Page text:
Red Klotz, who led basketball’s biggest losers, the Washington Generals, dies at 93.
In his time with the Generals, Mr. Klotz lost at least 14,000 games, or 15,000, or, according to some estimates, more than 20,000.
“That sounds about right,” Mr. Klotz would shrug whenever someone tried to calculate the number.
“I don’t count the losses,” he told the Washington City Paper in 2007. “It’s easier to keep track of the wins.”
Mr. Klotz won six games, his biographer concluded. Or maybe it was four. Possibly just two. But definitely, beyond the shadow of any doubt, his team won one game for sure.
posted by Johnny Wallflower
on Jul 20, 2014 -
MLK Jr: The First Attempt
: Nearly 10 years before he was assassinated, as Dr. King signed copies of his book Stride Toward Freedom
, Izola Ware Curry
, a part-time maid from Georgia, stabbed him in the chest with a letter opener, nearly puncturing his aorta. Though she was eventually indicted for attempted murder, Ms. Curry was found incompetent to stand trial
and committed to Matteawan State Hospital for the criminally insane. Characteristically, Dr. King forgave her
and requested that she be rehabilitated as a productive member of society. [more inside]
posted by Alison
on Jan 18, 2010 -
"Hundreds of color photographs of Richmond, California, Camden, New Jersey, and Harlem, New York, intended by the artist to be part of a 'Visual Encyclopedia of the American Ghetto.' The photos depict the built environment of these cities as they change over time (1980s-2005). Website features a detailed introduction and databases of photos from each city with interactive maps." [via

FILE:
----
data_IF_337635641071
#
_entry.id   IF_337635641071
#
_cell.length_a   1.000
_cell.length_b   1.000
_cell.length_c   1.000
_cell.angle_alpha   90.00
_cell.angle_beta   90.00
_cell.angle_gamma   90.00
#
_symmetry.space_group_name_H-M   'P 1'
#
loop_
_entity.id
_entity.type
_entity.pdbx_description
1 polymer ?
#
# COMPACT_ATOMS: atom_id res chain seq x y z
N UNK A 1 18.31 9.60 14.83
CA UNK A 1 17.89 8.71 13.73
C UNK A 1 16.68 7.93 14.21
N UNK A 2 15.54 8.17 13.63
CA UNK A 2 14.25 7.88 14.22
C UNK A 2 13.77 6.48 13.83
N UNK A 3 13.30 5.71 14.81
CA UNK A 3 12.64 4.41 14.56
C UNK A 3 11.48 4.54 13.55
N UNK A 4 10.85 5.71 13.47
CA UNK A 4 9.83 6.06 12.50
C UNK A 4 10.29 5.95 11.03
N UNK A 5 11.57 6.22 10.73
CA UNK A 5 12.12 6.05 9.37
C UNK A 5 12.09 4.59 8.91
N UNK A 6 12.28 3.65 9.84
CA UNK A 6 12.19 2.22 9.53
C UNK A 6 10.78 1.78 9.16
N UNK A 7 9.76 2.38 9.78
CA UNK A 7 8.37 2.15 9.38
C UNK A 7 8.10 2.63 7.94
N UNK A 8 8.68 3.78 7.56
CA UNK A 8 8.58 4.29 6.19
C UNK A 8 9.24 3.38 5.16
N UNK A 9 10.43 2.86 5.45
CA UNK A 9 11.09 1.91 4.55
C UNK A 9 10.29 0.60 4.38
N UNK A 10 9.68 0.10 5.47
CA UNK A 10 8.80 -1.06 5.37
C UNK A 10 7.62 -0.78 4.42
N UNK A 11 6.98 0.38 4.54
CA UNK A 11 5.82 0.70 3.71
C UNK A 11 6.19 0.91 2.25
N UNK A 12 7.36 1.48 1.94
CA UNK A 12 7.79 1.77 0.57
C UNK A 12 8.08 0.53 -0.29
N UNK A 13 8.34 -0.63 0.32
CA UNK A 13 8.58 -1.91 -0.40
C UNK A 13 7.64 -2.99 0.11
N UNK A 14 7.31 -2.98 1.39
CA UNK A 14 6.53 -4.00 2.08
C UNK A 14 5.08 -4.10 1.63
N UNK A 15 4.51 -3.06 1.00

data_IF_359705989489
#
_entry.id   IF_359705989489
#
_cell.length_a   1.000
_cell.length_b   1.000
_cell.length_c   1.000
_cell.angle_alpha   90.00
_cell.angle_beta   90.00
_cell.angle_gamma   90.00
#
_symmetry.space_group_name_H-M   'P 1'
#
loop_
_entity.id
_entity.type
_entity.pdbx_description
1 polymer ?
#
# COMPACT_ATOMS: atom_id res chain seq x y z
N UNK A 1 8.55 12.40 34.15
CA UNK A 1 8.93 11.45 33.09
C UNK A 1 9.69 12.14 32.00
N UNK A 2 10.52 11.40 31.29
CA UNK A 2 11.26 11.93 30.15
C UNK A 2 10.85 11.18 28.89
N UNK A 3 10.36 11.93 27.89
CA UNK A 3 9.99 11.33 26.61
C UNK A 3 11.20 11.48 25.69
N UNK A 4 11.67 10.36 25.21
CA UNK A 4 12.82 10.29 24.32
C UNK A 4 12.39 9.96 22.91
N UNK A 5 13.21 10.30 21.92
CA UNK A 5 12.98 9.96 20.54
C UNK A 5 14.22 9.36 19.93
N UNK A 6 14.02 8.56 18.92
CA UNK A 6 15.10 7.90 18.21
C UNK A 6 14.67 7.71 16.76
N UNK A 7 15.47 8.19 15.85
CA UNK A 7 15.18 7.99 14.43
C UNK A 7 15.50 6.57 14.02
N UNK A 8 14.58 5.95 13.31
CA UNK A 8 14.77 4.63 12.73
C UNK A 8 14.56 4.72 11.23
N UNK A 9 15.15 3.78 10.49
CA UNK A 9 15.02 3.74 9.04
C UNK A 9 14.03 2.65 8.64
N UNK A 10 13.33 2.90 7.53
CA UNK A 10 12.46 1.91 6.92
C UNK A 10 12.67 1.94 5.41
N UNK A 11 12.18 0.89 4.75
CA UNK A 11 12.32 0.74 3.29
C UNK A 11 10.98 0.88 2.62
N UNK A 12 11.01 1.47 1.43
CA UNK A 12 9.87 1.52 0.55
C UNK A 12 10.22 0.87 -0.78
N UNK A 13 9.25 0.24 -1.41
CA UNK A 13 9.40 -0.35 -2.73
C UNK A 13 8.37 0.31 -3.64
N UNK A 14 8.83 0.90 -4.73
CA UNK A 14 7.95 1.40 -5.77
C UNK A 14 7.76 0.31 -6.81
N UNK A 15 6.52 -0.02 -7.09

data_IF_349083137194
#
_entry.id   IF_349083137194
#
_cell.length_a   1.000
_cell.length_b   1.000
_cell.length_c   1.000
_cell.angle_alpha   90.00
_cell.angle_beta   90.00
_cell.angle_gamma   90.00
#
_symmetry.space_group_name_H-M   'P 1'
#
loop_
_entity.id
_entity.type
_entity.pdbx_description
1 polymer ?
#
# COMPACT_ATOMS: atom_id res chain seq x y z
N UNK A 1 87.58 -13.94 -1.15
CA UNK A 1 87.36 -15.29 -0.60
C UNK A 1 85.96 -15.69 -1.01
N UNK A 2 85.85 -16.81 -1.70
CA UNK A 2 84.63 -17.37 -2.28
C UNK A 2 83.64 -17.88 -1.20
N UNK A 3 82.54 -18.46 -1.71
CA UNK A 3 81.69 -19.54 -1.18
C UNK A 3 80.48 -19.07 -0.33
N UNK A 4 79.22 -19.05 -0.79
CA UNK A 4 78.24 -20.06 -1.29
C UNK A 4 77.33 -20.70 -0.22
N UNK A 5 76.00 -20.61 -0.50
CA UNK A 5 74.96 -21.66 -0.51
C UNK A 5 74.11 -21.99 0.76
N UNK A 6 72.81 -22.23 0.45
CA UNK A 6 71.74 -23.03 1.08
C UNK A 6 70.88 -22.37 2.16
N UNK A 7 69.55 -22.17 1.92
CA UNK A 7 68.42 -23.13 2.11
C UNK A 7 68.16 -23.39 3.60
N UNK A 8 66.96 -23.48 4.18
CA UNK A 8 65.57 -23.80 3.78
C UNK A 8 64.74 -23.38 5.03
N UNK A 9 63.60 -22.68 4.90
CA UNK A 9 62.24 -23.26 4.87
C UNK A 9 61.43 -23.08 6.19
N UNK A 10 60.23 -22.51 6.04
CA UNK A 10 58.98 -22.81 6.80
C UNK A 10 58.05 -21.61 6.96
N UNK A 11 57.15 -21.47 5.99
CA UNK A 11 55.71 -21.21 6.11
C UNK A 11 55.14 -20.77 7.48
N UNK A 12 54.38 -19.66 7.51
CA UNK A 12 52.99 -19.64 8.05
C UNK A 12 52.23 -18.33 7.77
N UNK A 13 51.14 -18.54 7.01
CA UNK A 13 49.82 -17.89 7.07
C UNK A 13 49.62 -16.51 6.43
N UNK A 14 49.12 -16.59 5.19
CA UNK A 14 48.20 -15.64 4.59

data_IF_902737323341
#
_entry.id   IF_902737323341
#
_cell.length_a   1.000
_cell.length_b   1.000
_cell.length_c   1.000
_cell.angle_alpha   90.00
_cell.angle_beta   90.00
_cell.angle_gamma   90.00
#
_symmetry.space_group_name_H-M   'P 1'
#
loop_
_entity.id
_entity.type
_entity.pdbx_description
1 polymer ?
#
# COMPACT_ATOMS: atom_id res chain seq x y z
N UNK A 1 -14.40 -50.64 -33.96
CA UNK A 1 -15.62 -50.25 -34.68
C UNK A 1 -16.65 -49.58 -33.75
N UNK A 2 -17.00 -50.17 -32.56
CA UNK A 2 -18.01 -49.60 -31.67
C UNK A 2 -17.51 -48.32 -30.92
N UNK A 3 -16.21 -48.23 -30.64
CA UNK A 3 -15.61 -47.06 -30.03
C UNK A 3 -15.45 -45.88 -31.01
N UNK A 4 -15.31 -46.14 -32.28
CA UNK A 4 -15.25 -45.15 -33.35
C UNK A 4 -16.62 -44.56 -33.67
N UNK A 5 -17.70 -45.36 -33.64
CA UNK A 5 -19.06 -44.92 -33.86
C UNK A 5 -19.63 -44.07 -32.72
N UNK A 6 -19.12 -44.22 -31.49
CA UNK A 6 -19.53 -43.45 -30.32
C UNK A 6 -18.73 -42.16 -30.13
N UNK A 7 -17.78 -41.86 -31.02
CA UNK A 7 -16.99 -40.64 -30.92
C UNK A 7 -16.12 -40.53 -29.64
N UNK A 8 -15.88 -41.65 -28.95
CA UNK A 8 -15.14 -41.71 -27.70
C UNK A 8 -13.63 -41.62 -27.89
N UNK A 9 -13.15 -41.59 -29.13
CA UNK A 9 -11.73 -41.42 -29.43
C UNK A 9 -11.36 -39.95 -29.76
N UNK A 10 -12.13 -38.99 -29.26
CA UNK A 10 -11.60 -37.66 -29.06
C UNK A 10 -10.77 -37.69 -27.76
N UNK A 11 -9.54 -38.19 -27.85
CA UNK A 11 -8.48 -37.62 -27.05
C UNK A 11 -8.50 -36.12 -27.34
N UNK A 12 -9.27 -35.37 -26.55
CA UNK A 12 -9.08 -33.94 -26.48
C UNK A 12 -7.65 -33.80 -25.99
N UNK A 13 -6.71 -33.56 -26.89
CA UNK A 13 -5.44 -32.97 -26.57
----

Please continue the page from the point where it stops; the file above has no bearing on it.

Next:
] [more inside]
posted by mlis
on Mar 3, 2009 -
"And I couldn’t get over the fact that there was no difference between [Harlem's famous] Sylvia’s
restaurant and any other restaurant in New York City. I mean, it was exactly the same, even though it’s run by blacks, primarily black patronship....It was like going into an Italian restaurant in an all-white suburb in the sense of people were sitting there, and they were ordering and having fun...And there wasn’t any kind of craziness at all." 1968? Nope. Bill O'Reilly in 2007
. [more inside]
posted by ericb
on Sep 25, 2007 -
's commercial and cultural backbone, 125th Street, has been gentrifying fast; many of its Black-owned businesses have been forced out by high rents and replaced by branches of white-owned national chain stores. The street's best-known cultural centers remain (notably the Apollo Theater
and the Studio Museum in Harlem
), but now, its oldest surviving Black-owned store, The Record Shack
, is facing eviction. Owner Shikulu Shange, along with other Harlem residents, will lead a town meeting next week
to discuss strategies for keeping Black economic development alive in Harlem and in NYC (as of the 2000 U.S. Census, NYC's five boroughs were home to more than 98,000 of about 129,000 Black-owned businesses in all of New York State).
posted by allterrainbrain
on Jul 7, 2007 -
A long-lost treasure too toxic to touch:
Construction at New York City's Harlem Community Justice Center recently revealed a room piled high with records documenting the building's former life as an early 20th century prison. They offer a peek into the street life of ca. 1900 NYC and scholars are already interested - there's only one problem: the room also contains decades worth of toxic pigeon droppings. (NY Times - registration required).
Photos (click on the "records rescue" link at the bottom) of the room are available at the great correctionhistory.org which also offers histories and photos of other out-of-the-way corners of NYC like the Hart Island Potter's Field.
posted by ryanshepard
on Nov 5, 2004 -
a site full of pictures and history. The scope of this portfolio is Harlem from the years 1900-1940. Various elements of the history of the urban experience in Harlem's early days as the Cultural Capital of African Americans are represented here by graphic and photographic images from the Schomburg Center collection.
posted by Ufez Jones
on Sep 8, 2003 -